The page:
Belt and Road: how China’s global plans will affect copper
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Belt and Road: how China’s global plans will affect copper

29 Jan 2019 (Last Updated November 10th, 2021 04:06)

China’s Belt and Road Initiative is so vast that it will result in the global demand for copper rising by 22% by 2027, according to the International Copper Association. But what will this mean for miners and investors alike? Heidi Vella finds out.

Belt and Road: how China’s global plans will affect copper
The six Belt and Road corridors. Credit: Courtesy of Lommes

China’s expansive, multi-billion-dollar Belt and Road Initiative (BRI) traverses several continents – Southeast Asia to Eastern Europe and Africa – and encompasses major projects in 71 countries. In their pursuit for a global network, it is thought that Chinese firms have secured more than $340bn in construction contracts, according to some estimates.

And as building gets underway, it is expected to have a huge impact on global copper demand – both from the new projects built and the resulting economic boost they will provide.

The BRI, according to new research commissioned by the International Copper Association (ICA), is likely to increase demand for copper in over 60 Eurasian countries, pushing it to 6.5 million tonnes (Mt) by 2027, a 22% increase on 2017 levels.

The research, carried out by Shanghai MarchWin Consulting, goes on to predict that the surge in demand will have ramifications across the globe.

Potential impact of BRI

Announced in 2013 by China’s President Xi Jinping, the BRI aims to increase all-directional connections between Eurasian countries and includes building transport, power infrastructure, ports and much more.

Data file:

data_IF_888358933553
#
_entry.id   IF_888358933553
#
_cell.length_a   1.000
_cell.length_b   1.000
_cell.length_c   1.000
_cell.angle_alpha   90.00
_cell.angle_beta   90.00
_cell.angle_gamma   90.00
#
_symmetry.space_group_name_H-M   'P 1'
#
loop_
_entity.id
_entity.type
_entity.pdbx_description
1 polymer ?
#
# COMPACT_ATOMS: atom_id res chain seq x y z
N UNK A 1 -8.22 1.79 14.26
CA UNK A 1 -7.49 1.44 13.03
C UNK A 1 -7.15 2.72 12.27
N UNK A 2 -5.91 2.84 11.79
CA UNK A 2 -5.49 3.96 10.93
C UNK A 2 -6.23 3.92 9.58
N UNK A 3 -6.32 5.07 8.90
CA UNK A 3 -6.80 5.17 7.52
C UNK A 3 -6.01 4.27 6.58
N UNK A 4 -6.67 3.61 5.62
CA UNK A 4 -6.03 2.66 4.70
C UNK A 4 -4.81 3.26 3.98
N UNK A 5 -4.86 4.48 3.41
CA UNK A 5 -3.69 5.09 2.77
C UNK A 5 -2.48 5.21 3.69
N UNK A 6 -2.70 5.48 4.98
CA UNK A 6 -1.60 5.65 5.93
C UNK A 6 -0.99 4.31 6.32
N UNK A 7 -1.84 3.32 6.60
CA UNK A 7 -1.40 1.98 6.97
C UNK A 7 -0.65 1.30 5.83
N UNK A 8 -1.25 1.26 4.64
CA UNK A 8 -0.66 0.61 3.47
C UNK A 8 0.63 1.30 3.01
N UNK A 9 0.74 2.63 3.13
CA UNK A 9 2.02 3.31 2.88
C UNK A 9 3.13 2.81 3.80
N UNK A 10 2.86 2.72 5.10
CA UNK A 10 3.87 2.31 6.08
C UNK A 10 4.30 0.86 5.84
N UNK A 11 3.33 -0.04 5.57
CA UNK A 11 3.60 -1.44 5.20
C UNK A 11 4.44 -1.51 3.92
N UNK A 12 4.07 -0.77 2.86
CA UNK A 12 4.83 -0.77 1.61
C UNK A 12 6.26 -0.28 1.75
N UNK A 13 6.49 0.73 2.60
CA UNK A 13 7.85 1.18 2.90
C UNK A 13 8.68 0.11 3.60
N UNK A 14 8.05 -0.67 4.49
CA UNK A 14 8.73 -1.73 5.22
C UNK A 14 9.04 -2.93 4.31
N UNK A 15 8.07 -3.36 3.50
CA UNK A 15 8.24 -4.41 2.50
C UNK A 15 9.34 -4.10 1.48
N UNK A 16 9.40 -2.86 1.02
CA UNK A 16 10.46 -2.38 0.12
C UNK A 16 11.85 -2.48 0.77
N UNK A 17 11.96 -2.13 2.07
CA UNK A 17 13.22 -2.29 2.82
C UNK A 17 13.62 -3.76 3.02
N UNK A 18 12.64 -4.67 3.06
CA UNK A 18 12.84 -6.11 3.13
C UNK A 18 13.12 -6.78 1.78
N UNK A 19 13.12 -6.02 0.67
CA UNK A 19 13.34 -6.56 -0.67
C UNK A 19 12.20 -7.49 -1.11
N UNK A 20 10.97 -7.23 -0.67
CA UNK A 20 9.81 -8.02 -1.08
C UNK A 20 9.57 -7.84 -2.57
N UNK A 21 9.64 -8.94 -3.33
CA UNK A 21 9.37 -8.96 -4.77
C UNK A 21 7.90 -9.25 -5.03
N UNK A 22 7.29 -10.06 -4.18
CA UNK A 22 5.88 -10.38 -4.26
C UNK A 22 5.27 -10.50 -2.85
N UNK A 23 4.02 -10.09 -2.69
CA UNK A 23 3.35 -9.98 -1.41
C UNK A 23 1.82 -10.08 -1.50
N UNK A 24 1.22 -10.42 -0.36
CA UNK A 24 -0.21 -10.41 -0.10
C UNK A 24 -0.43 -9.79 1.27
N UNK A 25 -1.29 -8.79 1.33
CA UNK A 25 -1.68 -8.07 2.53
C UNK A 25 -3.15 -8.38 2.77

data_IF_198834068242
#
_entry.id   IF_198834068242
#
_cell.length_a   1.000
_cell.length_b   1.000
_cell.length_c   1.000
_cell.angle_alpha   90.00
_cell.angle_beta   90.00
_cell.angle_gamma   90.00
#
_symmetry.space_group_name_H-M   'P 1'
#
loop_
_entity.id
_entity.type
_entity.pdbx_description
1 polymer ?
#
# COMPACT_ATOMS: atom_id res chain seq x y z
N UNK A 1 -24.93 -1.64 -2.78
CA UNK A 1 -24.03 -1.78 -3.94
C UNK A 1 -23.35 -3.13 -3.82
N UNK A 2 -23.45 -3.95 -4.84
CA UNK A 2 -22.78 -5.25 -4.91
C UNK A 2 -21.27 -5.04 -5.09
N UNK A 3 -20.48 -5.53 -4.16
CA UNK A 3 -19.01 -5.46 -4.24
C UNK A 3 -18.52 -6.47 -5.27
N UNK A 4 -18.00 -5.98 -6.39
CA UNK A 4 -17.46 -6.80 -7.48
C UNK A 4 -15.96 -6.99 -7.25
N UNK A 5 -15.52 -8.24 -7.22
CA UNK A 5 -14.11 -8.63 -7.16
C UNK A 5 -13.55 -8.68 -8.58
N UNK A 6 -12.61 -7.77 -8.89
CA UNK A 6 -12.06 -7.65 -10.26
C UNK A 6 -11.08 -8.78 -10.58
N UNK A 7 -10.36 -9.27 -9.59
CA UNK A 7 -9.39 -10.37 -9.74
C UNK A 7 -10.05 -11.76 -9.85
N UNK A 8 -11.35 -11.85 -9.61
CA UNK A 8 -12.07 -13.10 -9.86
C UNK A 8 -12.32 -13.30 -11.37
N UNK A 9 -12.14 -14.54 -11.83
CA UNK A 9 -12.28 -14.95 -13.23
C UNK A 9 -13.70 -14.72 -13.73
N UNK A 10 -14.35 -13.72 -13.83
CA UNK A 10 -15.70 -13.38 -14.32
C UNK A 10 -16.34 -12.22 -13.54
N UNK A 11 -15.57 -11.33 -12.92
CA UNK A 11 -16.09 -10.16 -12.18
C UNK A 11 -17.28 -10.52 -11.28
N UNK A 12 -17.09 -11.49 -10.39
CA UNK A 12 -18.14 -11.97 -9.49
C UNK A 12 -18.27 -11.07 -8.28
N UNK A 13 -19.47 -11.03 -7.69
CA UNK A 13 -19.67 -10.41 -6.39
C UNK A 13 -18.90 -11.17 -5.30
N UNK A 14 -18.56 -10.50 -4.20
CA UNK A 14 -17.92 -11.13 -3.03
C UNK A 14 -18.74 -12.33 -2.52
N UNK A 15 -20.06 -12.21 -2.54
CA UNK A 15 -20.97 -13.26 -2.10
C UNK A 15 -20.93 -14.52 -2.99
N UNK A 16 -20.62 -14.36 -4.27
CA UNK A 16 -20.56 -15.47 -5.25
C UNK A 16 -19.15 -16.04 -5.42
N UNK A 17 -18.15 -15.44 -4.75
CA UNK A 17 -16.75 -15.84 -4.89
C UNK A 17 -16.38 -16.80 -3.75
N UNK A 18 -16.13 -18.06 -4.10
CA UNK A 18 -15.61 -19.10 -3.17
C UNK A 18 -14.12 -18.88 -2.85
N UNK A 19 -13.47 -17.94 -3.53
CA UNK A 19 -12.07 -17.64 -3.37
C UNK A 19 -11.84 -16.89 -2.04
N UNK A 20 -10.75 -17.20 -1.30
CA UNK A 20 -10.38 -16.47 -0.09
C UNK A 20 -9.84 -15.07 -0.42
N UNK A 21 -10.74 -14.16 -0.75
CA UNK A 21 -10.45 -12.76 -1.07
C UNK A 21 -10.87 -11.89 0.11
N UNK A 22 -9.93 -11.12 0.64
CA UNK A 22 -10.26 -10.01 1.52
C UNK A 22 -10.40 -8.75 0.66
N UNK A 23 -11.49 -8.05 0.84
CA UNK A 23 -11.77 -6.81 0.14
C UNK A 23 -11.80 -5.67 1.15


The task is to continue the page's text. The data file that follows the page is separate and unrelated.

In particular, the development of power infrastructure and transport could require a significant amount of copper, says Wang Yadong, author of the ICA-commissioned research.

“With annual electricity consumption expected to grow to 2,024 kilowatt-hours per capita, and copper a critical material in power cables and other intensive power equipment, demand for the material will escalate,” explains Yadong.

In the first five years of the Initiative, between 2013 and 2017, 1.25Mt of copper was used to build a network of power generation and grids, highways and railroad, according to the research.

“As GDP rises across the connected nations, market growth and purchasing power will also increase,” says Colin Bennett, global manager of market analysis and outreach at the ICA.

“Copper-rich applications such as HVAC [heating, ventilation, and air conditioning] units and electric vehicles, and its use in construction, will further intensify the demand for copper,” he adds.

Overall, the combined direct and indirect impact of BRI is projected to account for 2.8Mt of copper between 2023 and 2027.

Miners poised for demand increase

The ICA-commissioned analysis is not alone in its findings. Mining company Anglo American has estimated that by 2030 there will be the need for an additional 5.6Mt of production capacity to meet extra demand.

Copper miners Freeport-McMoRan and Antofagasta have also said demand for copper from their customers remains strong.